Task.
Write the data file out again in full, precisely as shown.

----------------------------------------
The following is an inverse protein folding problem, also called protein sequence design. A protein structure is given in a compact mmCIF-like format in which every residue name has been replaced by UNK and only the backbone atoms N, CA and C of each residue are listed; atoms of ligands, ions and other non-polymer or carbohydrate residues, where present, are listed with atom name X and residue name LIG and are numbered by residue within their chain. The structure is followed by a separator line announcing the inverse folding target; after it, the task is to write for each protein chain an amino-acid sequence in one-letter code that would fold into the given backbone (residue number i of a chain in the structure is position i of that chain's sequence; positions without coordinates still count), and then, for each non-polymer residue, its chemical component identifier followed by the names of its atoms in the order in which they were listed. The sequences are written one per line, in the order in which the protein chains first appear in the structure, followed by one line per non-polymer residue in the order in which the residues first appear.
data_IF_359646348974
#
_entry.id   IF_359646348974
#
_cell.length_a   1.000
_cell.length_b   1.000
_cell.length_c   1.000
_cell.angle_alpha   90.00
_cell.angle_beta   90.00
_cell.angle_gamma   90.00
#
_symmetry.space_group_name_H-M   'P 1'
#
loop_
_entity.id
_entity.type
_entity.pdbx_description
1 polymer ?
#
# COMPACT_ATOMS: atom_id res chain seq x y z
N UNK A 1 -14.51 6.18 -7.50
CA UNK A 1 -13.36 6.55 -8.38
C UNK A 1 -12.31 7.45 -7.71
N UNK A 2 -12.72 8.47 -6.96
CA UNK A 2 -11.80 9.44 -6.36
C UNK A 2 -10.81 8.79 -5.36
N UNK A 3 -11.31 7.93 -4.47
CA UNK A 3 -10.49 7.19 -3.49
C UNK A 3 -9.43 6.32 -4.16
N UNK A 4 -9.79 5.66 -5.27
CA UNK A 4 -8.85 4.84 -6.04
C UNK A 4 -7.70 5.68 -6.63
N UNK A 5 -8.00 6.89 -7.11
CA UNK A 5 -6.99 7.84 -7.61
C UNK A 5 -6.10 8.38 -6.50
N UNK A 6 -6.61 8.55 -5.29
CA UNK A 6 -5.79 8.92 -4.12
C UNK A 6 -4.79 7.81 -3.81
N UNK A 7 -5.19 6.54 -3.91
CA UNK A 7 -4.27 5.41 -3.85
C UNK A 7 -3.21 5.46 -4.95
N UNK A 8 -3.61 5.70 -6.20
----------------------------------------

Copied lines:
The following is an inverse protein folding problem, also called protein sequence design. A protein structure is given in a compact mmCIF-like format in which every residue name has been replaced by UNK and only the backbone atoms N, CA and C of each residue are listed; atoms of ligands, ions and other non-polymer or carbohydrate residues, where present, are listed with atom name X and residue name LIG and are numbered by residue within their chain. The structure is followed by a separator line announcing the inverse folding target; after it, the task is to write for each protein chain an amino-acid sequence in one-letter code that would fold into the given backbone (residue number i of a chain in the structure is position i of that chain's sequence; positions without coordinates still count), and then, for each non-polymer residue, its chemical component identifier followed by the names of its atoms in the order in which they were listed. The sequences are written one per line, in the order in which the protein chains first appear in the structure, followed by one line per non-polymer residue in the order in which the residues first appear.
data_IF_359646348974
#
_entry.id   IF_359646348974
#
_cell.length_a   1.000
_cell.length_b   1.000
_cell.length_c   1.000
_cell.angle_alpha   90.00
_cell.angle_beta   90.00
_cell.angle_gamma   90.00
#
_symmetry.space_group_name_H-M   'P 1'
#
loop_
_entity.id
_entity.type
_entity.pdbx_description
1 polymer ?
#
# COMPACT_ATOMS: atom_id res chain seq x y z
N UNK A 1 -14.51 6.18 -7.50
CA UNK A 1 -13.36 6.55 -8.38
C UNK A 1 -12.31 7.45 -7.71
N UNK A 2 -12.72 8.47 -6.96
CA UNK A 2 -11.80 9.44 -6.36
C UNK A 2 -10.81 8.79 -5.36
N UNK A 3 -11.31 7.93 -4.47
CA UNK A 3 -10.49 7.19 -3.49
C UNK A 3 -9.43 6.32 -4.16
N UNK A 4 -9.79 5.66 -5.27
CA UNK A 4 -8.85 4.84 -6.04
C UNK A 4 -7.70 5.68 -6.63
N UNK A 5 -8.00 6.89 -7.11
CA UNK A 5 -6.99 7.84 -7.61
C UNK A 5 -6.10 8.38 -6.50
N UNK A 6 -6.61 8.55 -5.29
CA UNK A 6 -5.79 8.92 -4.12
C UNK A 6 -4.79 7.81 -3.81
N UNK A 7 -5.19 6.54 -3.91
CA UNK A 7 -4.27 5.41 -3.85
C UNK A 7 -3.21 5.46 -4.95
N UNK A 8 -3.61 5.70 -6.20